• You spent years detaching from your body to cope with the sexual abuse and have trouble creating a trusting—and loving—connection with your body today. Dissociation is a defense mechanism often used by sexual abuse survivors. They psychologically remove themselves from their bodies during the abuse and “watch” what’s happening from above. If you relate, understand that this helped you survive. But you’re safe now and can learn to reclaim your right to a positive and connected relationship with your body today.
  • When you experience trauma-based feelings such as fear, anger, helplessness, betrayal, shame, or guilt, it triggers emotional binge eating. Even minor stress can feel overwhelming because it brings to the surface those old feelings, causing an overreaction. Once those old feelings and pain are released from your mind and body, handling life’s stress becomes easier because you stop bringing trauma-based feelings from the past into today’s challenges.
  • You’re ever alert for danger. This is because childhood abuse affected your developing nervous system as a form of protection. You were in danger so, as a survival mechanism, your brain responded to help you always be on the lookout. But today it’s hard to easily distinguish manageable from unmanageable situations. Even minor stress can feel destabilizing. For example, you may experience an increased heart rate, a sinking feeling in your gut, or rapid breathing. That’s not easy to deal with, so you turn to food to ground yourself. You’ve probably discovered that certain foods—especially high fat and sugary ones—help ease the uncomfortable fear-based sensations in your body and soothe your overwhelming emotions.

(more…)

06
Oct

Why Your Weight Needs Your Love


“Aargh… I’m up a pound!”

“Oh, good… I’m down a pound!”

“Ugh… I can’t believe I haven’t even lost a pound.”

Sound familiar?

It’s easy to obsess about the number on your bathroom scale. If that number colors your mood and dictates how you feel about your body, however, your body won’t feel loved—and you won’t get the results you want.

To release weight permanently, it’s important to focus on the relationship you have with your body, not on what you weigh.

So here’s something crucial you need to do (and I bet you aren’t going to like it. At least at first.)

Learn to love your weight.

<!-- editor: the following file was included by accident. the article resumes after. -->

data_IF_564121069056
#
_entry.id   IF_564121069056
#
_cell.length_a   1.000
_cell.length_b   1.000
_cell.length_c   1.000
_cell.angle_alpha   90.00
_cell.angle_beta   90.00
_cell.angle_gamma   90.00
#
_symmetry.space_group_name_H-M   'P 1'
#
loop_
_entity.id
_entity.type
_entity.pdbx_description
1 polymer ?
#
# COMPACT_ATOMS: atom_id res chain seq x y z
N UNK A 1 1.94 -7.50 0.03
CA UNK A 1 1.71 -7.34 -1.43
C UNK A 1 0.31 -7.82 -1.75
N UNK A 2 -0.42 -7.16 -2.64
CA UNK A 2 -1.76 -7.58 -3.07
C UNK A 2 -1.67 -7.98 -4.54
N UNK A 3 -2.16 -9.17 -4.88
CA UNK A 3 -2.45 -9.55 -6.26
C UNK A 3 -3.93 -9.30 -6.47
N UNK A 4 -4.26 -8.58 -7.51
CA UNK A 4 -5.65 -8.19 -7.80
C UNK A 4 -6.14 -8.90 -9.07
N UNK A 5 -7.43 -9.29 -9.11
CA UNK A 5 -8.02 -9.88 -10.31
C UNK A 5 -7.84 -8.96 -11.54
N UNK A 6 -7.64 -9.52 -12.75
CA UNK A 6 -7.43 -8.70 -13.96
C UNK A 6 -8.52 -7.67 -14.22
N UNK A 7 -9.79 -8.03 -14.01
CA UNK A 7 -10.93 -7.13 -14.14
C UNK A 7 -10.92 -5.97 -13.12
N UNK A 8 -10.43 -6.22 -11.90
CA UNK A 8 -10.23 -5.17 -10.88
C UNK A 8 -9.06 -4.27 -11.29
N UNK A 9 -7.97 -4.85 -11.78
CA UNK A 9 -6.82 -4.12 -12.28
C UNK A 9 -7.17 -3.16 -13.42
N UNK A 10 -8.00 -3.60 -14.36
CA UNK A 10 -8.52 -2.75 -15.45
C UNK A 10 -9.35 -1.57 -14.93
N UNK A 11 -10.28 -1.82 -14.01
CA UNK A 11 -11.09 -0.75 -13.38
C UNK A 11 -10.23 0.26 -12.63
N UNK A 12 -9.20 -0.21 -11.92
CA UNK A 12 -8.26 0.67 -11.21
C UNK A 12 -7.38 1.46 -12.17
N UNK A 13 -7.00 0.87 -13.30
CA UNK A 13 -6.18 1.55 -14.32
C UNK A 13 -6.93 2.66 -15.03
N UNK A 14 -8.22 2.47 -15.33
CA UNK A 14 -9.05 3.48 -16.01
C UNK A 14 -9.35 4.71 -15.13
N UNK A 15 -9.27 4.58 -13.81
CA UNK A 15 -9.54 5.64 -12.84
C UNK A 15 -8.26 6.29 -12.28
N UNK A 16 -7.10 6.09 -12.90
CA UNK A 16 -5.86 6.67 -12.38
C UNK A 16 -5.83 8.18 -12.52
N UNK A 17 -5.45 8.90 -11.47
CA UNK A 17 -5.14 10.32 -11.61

Yes, you heard me. Learn to love your weight. Here’s why: Your body carries the energy of your inner thoughts and feelings. Especially if you experienced childhood trauma and had no one to support and protect you, that extra weight most likely holds the energy of pain, sadness and loneliness.

Emotional eating may have been—and perhaps still is—your only source of comfort. And that weight can be like a cozy old blanket that helps you (and your inner child) feel safe.

What if you could shift from seeing the extra weight as pounds of fat to hate… to seeing them as pounds of pain that need your love? (more…)

28
Mar

Check on the Children During the Covid-19 Pandemic

Staying home during this pandemic is the right thing to do. But when it started, the first thing I thought was:

What will happen to vulnerable children in abusive homes?

These children aren’t going to day care, school, or after-school programs where astute adults can notice something amiss. The stress in their families, as in all families these days, is heightened. And in emotionally and physically abusive families, children often are the targets of parental stress.

Child sexual abuse isn’t triggered by stress. It’s much more insidious. What perpetuates sexual abuse is that it is a “secret” between the child and offender. Now more than ever, it’s easy to keep things secret when families stay at home and children are isolated.

All of these children are at risk. They’re in greater danger now that staying at home is the norm in most US states. For them, their homes aren’t safe havens with parents giving them fun things to do during school break. Many of these homes resemble prisoner-of-war camps. I wish I were exaggerating but I’m not. I’ve worked with these kids and heard first-hand their truth.

If you have suspected that a child was being abused, now is the time to contact your state child protective agency with your concerns. Or you can call the ChildHelp National Child Abuse Hotline at 1-800-422-4453 (1-800-4-A-Child).